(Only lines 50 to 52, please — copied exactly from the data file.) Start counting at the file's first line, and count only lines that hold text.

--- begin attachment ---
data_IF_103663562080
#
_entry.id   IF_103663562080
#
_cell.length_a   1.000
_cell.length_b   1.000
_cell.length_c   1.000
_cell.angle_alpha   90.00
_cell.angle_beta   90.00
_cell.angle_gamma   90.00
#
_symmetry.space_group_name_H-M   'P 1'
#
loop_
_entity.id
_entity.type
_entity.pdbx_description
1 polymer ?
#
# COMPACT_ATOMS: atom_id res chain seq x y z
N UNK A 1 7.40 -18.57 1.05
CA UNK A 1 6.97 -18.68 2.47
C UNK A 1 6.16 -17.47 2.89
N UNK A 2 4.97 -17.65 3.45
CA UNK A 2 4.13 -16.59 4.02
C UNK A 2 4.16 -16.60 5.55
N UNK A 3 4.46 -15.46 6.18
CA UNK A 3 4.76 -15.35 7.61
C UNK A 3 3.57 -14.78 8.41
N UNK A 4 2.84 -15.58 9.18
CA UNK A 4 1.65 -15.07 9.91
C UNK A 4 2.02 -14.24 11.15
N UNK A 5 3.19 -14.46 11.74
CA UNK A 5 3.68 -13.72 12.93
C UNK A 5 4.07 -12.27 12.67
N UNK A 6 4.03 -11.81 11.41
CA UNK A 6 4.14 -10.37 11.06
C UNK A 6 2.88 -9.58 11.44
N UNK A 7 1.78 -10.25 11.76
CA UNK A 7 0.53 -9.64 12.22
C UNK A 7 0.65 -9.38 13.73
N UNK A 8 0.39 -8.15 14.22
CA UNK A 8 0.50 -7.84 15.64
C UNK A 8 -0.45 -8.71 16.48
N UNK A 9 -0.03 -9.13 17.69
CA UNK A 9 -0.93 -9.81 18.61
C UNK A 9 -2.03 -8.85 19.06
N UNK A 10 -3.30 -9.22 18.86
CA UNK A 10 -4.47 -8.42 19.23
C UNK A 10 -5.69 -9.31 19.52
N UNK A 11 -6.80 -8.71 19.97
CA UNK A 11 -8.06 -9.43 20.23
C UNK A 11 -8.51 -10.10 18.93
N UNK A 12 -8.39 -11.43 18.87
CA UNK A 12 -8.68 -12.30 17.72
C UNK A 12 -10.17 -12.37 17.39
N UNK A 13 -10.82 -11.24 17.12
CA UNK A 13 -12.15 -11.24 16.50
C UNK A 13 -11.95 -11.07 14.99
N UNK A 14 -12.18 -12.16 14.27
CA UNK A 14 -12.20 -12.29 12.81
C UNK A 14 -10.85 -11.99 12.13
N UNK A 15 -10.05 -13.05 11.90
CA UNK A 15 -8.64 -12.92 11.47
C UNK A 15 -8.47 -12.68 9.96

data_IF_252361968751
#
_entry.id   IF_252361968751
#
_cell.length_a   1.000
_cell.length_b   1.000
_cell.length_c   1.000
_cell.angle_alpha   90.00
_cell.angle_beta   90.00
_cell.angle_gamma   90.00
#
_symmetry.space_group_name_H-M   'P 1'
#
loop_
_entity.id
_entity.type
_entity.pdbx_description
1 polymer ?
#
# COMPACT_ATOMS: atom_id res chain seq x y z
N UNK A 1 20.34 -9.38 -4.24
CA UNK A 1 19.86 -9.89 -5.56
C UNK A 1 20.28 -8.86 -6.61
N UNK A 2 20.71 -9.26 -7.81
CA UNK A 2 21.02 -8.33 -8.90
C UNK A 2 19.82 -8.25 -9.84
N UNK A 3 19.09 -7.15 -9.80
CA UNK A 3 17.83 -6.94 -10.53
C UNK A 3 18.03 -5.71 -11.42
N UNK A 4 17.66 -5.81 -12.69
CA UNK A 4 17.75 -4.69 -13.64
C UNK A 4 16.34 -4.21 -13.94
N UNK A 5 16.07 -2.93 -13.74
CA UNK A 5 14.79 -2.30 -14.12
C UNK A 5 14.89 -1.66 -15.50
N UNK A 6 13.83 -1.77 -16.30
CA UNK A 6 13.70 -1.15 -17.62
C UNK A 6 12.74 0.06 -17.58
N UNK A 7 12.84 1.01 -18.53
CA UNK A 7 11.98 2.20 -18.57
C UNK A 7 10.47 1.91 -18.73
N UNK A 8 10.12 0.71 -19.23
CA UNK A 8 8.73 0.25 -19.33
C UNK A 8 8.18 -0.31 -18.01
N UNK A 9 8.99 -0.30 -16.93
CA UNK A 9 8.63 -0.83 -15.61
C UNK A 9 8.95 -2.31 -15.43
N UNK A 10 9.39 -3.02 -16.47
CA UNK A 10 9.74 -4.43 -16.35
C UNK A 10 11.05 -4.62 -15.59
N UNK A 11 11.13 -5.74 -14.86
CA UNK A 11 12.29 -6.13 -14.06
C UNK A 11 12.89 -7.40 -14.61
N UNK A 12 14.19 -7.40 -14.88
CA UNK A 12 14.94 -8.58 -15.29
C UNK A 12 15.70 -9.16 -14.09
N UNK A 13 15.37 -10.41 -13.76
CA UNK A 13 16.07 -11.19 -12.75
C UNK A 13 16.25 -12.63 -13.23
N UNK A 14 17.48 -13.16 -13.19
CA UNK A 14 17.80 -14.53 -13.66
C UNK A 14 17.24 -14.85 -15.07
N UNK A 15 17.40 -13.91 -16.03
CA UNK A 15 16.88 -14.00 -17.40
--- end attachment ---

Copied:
C UNK A 10 -5.69 -9.31 19.52
N UNK A 11 -6.80 -8.71 19.97
CA UNK A 11 -8.06 -9.43 20.23